Bruce Wayne has lost his best friend and father figure.
Michael Gough, the actor who helped the Caped Crusader out of jams as Alfred the butler in Tim Burton's "Batman" and starred in dozens of films over a career that spanned five decades, died Thursday. He was 94.
After being tapped for Alfred Pennyworth in 1989's "Batman," Gough reprised the part in 1992's "Batman Returns," also directed by Burton, as well as two Joel Schumacher-helmed sequels, 1995's "Batman Forever" and 1997's atrocious "Batman and Robin." But he did so much more.
The Malaysian-born thesp made his feature debut in 1947's "Blanche Fury" and worked extensively in British films opposite a who's who of legendary actors from Vivien Leigh and Ralph Richardson to Sir Laurence Olivier and Christopher Lee. He also appeared on British TV, most notably in several guest stints in the sci-fi cult series "Doctor Who." He also gained horror fans with several "Hammer" flicks to his credit, including 1958's "Dracula" and 1962's "The Phantom of the Opera."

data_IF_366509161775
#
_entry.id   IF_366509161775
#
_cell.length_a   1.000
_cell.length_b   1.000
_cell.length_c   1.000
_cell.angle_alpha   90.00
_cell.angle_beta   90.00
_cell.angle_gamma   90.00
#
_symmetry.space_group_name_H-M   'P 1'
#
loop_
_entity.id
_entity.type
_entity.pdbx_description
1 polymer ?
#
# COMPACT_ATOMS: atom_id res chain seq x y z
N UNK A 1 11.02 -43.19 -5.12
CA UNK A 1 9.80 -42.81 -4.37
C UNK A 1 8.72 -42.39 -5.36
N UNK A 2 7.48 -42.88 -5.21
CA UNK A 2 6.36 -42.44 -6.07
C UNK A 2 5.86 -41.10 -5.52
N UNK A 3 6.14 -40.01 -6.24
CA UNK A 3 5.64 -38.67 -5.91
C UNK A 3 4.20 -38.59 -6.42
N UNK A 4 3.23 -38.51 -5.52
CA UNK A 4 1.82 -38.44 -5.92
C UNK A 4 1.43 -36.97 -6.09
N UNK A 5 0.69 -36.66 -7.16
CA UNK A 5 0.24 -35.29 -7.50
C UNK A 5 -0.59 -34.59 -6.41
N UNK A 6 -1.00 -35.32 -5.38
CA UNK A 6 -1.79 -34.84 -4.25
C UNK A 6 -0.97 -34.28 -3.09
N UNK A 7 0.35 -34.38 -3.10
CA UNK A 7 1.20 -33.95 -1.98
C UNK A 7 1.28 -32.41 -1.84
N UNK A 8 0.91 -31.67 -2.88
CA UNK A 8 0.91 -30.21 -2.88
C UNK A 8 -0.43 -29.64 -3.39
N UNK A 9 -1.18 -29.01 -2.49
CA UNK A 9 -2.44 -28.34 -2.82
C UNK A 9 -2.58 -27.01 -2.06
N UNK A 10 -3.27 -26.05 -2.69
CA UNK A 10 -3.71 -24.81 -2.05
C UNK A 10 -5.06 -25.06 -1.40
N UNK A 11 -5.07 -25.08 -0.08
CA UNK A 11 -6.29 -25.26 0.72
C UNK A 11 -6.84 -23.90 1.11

Among his Hollywood credits are "The Boys From Brazil," "Out of Africa," "The Fourth Protocol," "The Serpent and the Rainbow," and "The Age of Innocence." His final big-screen role came in 1999's "Sleepy Hollow," which reunited him with Burton, but he also lent his voice to 2005's "Corpse Bride," which the filmmaker produced.
No announcements have been made regarding funeral plans for the late actor.